February is National Children’s Dental Health Month

..and we might be just a little excited! In support of the American Dental Association, we’re happy to be celebrating National Children’s Dental Health Month awareness throughout the month of February. What first was observed in 1949 as a day devoted to children’s dental health, the initiative now marks forty years strong while celebrating as a month-long, nationwide health observance reinforcing the importance of good pediatric oral healthcare.

Our First Impressions care teams are focusing this year’s effort on offering approachable pediatric dental healthcare conversations: stepping outside the box of canned dental advice, and instead providing realistic tips and tricks to caregivers seeking recommendations for improved at-home brushing routines. We hope that by sharing some of our tips and tricks with you all month long, healthy habits (and stress-free routines!) can be put into practice far beyond the reach of February.

Doc Talk: Struggling with brushing your child's teeth?


You’re not alone! Even as pediatric dentists with years of practice, we still have brushing battles with our little ones at home. Here are three common issues we see, and how to maneuver for a good brushing in each situation. Try out these tips tonight, and let us know if they worked for you!

  • Brush Biting: Wiggle your fingertip to the back of their mouth where you’ll find a soft gum pad. Use this area as leverage to keep the mouth open (or sometimes just a gentle reminder by touching this soft spot is all you need!) while you brush with your other hand.
  • Sealed Lips: Use the index finger of your non-brushing hand to hold their upper lip towards their nose.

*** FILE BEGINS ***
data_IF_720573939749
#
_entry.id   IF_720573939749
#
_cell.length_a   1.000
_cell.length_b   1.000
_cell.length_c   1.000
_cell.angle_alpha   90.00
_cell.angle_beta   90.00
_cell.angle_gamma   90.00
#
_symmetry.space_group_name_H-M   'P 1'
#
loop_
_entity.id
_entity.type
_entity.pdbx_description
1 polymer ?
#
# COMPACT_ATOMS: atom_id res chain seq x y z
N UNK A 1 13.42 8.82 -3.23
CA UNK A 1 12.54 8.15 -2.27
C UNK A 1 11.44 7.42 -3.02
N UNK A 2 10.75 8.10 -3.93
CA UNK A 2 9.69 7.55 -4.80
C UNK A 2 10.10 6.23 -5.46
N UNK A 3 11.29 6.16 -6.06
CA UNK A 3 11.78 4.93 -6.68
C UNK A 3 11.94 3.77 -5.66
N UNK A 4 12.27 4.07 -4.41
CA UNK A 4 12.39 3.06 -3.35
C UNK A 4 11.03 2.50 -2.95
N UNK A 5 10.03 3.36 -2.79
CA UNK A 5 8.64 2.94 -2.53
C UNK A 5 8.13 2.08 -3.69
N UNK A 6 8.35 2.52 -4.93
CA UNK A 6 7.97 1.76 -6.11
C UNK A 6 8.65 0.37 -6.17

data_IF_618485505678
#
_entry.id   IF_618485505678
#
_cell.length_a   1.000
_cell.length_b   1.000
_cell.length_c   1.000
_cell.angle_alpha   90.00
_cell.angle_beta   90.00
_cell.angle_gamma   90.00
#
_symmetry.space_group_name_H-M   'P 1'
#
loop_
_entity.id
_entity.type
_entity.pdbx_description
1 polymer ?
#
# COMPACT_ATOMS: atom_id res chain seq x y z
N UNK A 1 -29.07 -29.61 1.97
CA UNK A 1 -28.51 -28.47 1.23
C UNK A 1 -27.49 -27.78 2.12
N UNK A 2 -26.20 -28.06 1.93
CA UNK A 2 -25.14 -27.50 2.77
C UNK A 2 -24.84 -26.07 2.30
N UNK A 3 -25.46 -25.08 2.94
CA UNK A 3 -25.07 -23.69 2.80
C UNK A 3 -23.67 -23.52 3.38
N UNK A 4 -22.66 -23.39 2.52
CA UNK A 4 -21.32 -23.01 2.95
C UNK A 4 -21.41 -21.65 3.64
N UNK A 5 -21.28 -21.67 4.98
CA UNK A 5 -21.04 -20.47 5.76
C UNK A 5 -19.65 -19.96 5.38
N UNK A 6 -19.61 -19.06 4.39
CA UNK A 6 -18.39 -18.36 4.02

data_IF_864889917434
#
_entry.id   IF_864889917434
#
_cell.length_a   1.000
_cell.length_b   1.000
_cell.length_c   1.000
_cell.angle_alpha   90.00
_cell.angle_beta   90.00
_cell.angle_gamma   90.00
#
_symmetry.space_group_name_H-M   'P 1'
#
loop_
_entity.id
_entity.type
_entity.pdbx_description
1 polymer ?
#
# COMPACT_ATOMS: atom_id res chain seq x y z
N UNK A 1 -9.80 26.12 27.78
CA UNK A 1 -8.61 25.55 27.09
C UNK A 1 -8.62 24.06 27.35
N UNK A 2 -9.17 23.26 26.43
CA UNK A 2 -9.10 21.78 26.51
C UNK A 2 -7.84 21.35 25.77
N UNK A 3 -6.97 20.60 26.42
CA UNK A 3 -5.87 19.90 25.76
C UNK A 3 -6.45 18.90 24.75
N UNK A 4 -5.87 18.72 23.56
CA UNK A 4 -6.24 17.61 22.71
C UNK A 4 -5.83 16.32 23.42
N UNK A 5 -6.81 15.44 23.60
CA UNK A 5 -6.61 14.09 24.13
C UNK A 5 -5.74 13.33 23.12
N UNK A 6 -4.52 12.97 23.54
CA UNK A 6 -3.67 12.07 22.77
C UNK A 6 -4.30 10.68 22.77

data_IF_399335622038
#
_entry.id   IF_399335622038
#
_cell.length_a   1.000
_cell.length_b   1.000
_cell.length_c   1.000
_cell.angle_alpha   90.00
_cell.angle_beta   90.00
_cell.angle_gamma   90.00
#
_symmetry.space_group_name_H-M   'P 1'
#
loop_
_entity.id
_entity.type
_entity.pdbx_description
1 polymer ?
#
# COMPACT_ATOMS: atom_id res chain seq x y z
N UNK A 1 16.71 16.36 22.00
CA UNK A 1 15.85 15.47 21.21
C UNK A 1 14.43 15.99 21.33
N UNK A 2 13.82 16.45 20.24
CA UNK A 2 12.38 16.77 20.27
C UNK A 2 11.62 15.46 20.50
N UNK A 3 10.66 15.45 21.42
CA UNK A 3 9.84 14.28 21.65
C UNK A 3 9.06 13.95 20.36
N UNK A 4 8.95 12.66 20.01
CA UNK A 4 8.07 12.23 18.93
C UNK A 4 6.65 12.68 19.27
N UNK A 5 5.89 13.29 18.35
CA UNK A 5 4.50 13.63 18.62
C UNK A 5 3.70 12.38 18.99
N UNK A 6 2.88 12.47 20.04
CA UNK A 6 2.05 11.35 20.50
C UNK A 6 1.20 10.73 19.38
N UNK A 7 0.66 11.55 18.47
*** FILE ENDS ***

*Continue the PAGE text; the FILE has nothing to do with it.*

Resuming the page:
• Tangled-In-Tongue: Gently move their tongue to one side of the mouth with your spare hand, while you maneuver the brush around the open side of their mouth freely. Try this for short intervals and release the tongue to keep it fun.

Doc Talk: Your child is bound to sustain a mouth injury at some point in their exploratory growth stages.

…And that’s ok (whew!) Statistics show nearly half of all children will have some type of tooth injury during their childhood, despite our best efforts to keep them safe.

So what do we do when this happens? Here are a few at-home guidelines to follow:

  1. EVALUATE and comfort: your first priority is to rule out any signs of concussion or head trauma.
  2. IDENTIFY: is this a tooth or soft tissue injury?

-> If tooth injury: identify if fractured (check for any signs of pink nerve showing), displaced (can your child still bite down normally?) or knocked out entirely. Give us a call if you see worrisome conditions.

-> If gum or soft tissue injury: apply pressure to the area that is bleeding and use a cold compress.

MONITOR: for all injuries, you want to keep an eye out for any swelling of the gums, continued pain, fever, or change in the color of the tooth.

**Please consider, every accident and child will be different! While we consider these general steps to follow, we want you to always use your best judgment and instinct when it comes to taking the best care of your child. And remember, First Impressions staff is on-call to answer emergency questions and treat injuries, whether or not you’re an existing patient of ours!